After interviewing Danny Sullivan for Technology Weekly (while you have to sign up for it, it is free), I decided to create a blog post from it and scavange up bits from the internet to fill in my blanks (future of search taken from “Out of my Gord“).
Danny Sullivan is one of the best-known names in the world of internet search technology. Since first researching how search engine algorithms worked back in 1995, Danny Sullivan has remained one of the world’s foremost public authorities on search algorithms. Everyone from Google’s founders to ordinary business people have looked to him as an expert as they discovered the importance of relevant search results. His early monitoring of search engine changes, “Search Engine Watch”, developed into a large business from which he opted out in 2006 to start his own new company.
In 1995, before Google existed and there were about 40 different algorithms, Danny Sullivan was working in the area of web development. Even while the internet was still somewhat new, ecommerce had emerged on the scene and some companies were putting significant time and money into creating web versions of their offline shops. One client of Danny’s was not ranking well for a term they desired to be found for on many of the search engines. At the time, there were no tips online for people to look at and learn from. Danny spent a significant amount of time investigating what factors influenced search engine rankings, then published his seminal findings online.
Danny’s work was the first attempt to understand the complex algorithms that various search engines used, as well as divine from that how to rank well for a given term. While others within the field stumbled and guessed, Danny codified what it took to rank well. As a result of this pioneering work, he received a lot of attention and his search research became an online ‘must-read’. This attention, combined with his professional interest led him to create “Search Engine Watch” – a place where anyone could turn to and find information on how search engines were ranking sites.
As a result of his pioneering work, the founders of Google referenced his early work as they progressed with their own engine. Danny’s early work on search rankings sparked a passion within him that has followed him throughout his life to the present. Search was never something he expected to be writing about more than ten years later. When he made a recent change from Search Engine Watch to his newly created Search Engine Land, the community appreciation and ‘love’ revitalised him and kept him interested in staying involved. Since December 2006 he has been working on Search Engine Land which has quickly become the primary point of information on and about search engines and related activities.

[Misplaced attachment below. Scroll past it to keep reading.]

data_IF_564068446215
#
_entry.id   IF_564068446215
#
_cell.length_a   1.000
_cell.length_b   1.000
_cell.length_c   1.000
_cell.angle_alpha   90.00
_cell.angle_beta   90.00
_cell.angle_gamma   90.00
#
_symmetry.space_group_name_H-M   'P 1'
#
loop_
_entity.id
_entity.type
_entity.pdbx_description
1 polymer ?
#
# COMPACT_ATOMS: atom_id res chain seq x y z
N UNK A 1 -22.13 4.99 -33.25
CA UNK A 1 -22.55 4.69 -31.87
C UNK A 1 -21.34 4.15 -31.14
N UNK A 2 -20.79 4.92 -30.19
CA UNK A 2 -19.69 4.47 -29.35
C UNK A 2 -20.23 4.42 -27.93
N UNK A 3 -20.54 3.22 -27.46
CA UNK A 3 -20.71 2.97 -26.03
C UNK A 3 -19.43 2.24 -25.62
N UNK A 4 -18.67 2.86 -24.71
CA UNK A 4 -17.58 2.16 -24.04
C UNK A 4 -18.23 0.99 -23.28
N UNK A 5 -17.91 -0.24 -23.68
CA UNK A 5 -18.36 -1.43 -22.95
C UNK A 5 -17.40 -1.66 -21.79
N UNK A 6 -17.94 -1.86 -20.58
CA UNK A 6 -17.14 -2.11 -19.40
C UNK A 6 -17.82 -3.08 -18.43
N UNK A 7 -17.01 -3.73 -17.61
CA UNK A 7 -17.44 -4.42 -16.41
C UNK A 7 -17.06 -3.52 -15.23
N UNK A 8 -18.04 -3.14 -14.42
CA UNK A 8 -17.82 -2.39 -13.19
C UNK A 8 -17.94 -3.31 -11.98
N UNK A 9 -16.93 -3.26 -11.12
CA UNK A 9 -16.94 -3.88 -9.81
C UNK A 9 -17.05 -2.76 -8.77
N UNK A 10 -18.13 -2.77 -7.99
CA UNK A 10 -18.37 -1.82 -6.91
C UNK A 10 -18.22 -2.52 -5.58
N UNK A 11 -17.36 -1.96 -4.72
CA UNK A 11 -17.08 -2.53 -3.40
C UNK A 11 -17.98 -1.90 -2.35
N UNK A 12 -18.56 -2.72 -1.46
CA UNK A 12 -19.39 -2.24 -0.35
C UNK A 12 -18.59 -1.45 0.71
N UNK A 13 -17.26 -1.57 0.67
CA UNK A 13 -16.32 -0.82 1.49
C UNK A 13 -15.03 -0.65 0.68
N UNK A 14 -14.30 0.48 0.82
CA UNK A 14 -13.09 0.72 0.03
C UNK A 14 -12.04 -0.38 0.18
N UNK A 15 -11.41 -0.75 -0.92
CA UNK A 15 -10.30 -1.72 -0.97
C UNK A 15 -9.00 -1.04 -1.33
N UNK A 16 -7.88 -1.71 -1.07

Working further to keep in touch and on top of changes and affect change, he has gotten involved in running a series of conferences with the inagural event in London in November. Focusing on a more general basic to intermediate level, he is also trying to push more networking based on his own experiences. He has found that one of the most important things about a conference isn’t just the conference sessions – it is the exchange of knowledge and expertise that happens while people socialise. This vital knowledge exchange has spurred Danny in to changing his own conferences, adding formal networking sessions both around break times and after the day ends.
When looking to the future, Danny was asked if social search would dominate search anytime soon? “I really don’t see this happening” he adamantly commented. While he cited Maholo as probably the best example of a social search engine, he also stated that it was not threatening the existing engines. “Not even Wikipedia has all the answers”, he said, “and so I think a search engine can present different options to answer a question.” Search is evolving with the introduction of universal search, one boxes and the like and as a result nothing else seems poised to replace it.
Recently on Sphinn, a news aggregator site Danny runs, there was a suggestion that he could and should build a better search engine. And while he said he was never tempted, he also said that he felt a yearning to actually work on a search engine. He would like to be able to make changes and effect the way things get ranked rather than simply writing about it after the fact. He would love to be proactively involved. It would be a huge challenge though, he admits, citing Microsoft who are still struggling to build a better search engine.
For the future, Danny sees a greater push towards personalisation within search engines. With search having crept in to almost every facet of our lives and gadgets increasingly web-enabled with search built in, having an engine that understands what you mean when you search for “Fire London” will be indispensable. The future of search is still firmly with search engines. When asked about what search engine he would use if Google did not exist or was down for a week, he very quickly answered that Yahoo would get his search business. With the most mature and longest established crawler, it has excellent search results and so would easily be his first choice. The old ones are still the best, it seems.